One night we ate dinner at Madame Butterfly which was a beautiful, serene restaurant with an antique Oriental motif and seriously good Khmer dishes, particularly the chicken/coconut milk/lemongrass soup (tom ka gai in Thai, not sure what Khmer name is). We made a new friend at dinner:
The day after I woke up to this phone call: “Hello your majesty, this is your 5:45 AM wake up call.” (Seriously? I’m cool with that). The four of us took a tuk-tuk to the Amelio school where we took turns ladeling out fish porridge (which actually smelled delicious) to every student for their breakfast. This is part of CFC’s Food For Thought program- basically every CFC school feeds the children in the mornings so that the pressure is off their parents to provide, allowing them to save a little. After feeding these smiling children and cuddling with a few mangy schoolyard puppies, the boys and I waved goodbye to Liz and headed back to the temples.
When we were all templed out for the day we visited the Old Market (very touristy- I wouldn’t recommend) where we bought a bracelet for my cousin/their sister Isabelle who wasn’t able to join us on the trip, and also a small green metal Buddha statue for myself. I paid too much for him and discovered after buying that the poor guy possesses but one nipple. In my journal entry on this purchase, snarky Eliza from 4 years ago wrote, “now I have to learn to love him since my capacity for unconditional love is usually reserved for men with both nipples.”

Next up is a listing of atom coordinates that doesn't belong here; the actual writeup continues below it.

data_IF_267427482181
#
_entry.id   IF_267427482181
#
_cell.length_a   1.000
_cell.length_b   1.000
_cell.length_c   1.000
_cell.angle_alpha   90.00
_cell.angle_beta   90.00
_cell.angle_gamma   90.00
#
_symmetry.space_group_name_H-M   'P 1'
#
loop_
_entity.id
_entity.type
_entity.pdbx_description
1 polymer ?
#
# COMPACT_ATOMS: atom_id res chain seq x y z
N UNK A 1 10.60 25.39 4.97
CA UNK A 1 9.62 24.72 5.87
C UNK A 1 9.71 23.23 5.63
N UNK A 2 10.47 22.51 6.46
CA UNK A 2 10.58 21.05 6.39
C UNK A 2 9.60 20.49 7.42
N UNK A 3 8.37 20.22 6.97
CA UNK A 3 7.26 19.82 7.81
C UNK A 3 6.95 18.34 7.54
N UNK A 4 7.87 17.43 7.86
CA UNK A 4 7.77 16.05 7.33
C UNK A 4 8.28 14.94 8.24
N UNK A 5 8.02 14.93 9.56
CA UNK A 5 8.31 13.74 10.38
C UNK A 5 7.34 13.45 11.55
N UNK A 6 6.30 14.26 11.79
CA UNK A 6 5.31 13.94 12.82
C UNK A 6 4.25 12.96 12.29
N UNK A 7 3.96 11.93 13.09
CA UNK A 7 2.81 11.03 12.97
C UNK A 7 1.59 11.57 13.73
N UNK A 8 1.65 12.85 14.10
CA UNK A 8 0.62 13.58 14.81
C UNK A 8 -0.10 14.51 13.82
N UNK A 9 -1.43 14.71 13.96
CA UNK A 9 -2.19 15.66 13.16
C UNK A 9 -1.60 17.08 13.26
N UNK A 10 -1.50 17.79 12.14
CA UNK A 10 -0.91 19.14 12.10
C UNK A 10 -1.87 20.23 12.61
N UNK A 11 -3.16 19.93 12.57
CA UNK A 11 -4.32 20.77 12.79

Then back to the Raffles for an afternoon swim and helping the boys with the homework that they brought along. We packed up our belongings and headed to the airport to return to Singapore. Harry got so sick from an airport smoothie (the ice must have been unpurified tap water) that he threw up all over the back of the plane- he puked himself all the way to a free upgrade to first class, and Liz followed, leaving Will and I stuck in the back row with an adorable girl of Will’s age who fell in love with him and kept turning around in her seat to bother him.